(Bloomberg) -- Sydney extended its lockdown for a further two weeks as Australia’s most-populous city battles an outbreak of the delta strain of the coronavirus that’s already kept it isolated from the rest of the nation for three weeks.
Stay-at-home orders will remain until at least July 30, New South Wales state premier Gladys Berejiklian told reporters Wednesday. The city recorded 97 new cases yesterday, including at least 24 who were infectious in the community despite being told to stay at home.
“It always hurts to say this, but we need to extend the lockdown for at least another two weeks,” Berejiklian said. “We will assess the situation at the end of those two weeks and provide information beyond that.”
Australia’s tardy vaccine roll-out -- the second-slowest among the 38 OECD nations -- has made the country particularly vulnerable to the delta variant, which has increasingly leaked out of the quarantine system for overseas arrivals. While economies such as the U.K. and U.S. are opening up, Australia’s international borders remain largely closed, and comparatively small clusters of the coronavirus make even domestic travel difficult as states and territories pull up the drawbridge.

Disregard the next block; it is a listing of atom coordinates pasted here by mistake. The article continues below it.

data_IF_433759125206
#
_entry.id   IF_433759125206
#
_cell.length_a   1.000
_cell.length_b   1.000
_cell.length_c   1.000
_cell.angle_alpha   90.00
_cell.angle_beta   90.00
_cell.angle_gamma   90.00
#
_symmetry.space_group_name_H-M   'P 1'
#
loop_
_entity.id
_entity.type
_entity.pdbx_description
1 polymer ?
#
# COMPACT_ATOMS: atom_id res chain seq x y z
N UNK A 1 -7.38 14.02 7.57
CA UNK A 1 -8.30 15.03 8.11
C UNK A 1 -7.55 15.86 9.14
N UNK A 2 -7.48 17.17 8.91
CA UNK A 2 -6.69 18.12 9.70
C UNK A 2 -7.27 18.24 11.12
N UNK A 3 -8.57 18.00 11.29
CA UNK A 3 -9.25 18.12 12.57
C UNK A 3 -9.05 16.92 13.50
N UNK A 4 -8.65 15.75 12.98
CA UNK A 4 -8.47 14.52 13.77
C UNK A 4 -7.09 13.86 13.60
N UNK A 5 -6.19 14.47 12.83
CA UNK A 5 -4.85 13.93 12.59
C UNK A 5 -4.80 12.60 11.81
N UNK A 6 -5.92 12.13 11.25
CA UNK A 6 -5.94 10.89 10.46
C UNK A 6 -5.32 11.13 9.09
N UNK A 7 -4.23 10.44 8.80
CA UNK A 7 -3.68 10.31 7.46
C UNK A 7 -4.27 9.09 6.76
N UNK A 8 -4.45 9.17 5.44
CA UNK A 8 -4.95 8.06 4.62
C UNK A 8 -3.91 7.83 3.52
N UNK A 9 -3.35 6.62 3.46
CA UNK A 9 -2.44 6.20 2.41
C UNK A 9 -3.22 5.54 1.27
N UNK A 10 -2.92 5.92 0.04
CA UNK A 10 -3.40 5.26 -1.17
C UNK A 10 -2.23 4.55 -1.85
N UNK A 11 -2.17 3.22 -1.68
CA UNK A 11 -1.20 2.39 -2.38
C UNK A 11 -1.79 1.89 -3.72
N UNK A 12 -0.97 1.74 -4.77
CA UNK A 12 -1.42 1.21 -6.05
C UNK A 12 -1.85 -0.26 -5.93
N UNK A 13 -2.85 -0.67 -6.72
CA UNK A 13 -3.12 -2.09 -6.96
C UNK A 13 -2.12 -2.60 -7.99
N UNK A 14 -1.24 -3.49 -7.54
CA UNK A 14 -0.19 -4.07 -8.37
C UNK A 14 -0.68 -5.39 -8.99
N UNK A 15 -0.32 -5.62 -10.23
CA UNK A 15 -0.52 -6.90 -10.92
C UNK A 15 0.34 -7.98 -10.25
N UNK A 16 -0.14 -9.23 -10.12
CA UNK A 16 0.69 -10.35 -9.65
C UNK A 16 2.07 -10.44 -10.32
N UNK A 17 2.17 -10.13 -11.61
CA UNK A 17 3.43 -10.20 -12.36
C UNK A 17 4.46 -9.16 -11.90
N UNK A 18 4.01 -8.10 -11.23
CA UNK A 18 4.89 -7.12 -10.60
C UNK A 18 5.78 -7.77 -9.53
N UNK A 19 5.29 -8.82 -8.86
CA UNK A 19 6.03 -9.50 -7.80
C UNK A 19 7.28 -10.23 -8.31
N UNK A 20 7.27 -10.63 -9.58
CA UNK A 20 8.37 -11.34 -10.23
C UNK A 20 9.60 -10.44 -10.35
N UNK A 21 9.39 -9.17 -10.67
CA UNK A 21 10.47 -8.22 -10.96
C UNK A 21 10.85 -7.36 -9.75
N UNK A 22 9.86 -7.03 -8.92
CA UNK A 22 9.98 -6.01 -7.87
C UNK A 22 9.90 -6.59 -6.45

Australia on Tuesday increased support to companies and workers affected by extended lockdowns, providing leeway for the state’s pro-business government to increase measures to curb the virus spread as authorities grow concerned people aren’t following lockdown rules. The latest surge, which has topped 864 cases, spread from an un-vaccinated chauffeur who was infected while transporting airline crew last month.
Even still, the effects of locking down Sydney, which contributes about a third of Australia’s annual economic output, will be felt. Goldman Sachs Group Inc. on Tuesday cut its growth forecast for Australia for the third quarter to 0.6%, from the 1% seen earlier, should the city be shuttered for a further three weeks.
Commonwealth Bank estimates each week of Sydney’s lockdown costs the Australian economy A$1 billion ($744 million), it said in a report Wednesday. The lockdown has significantly increased the level of economic uncertainty for the near term, but when restrictions are eased the economy should rebound swiftly, it said.
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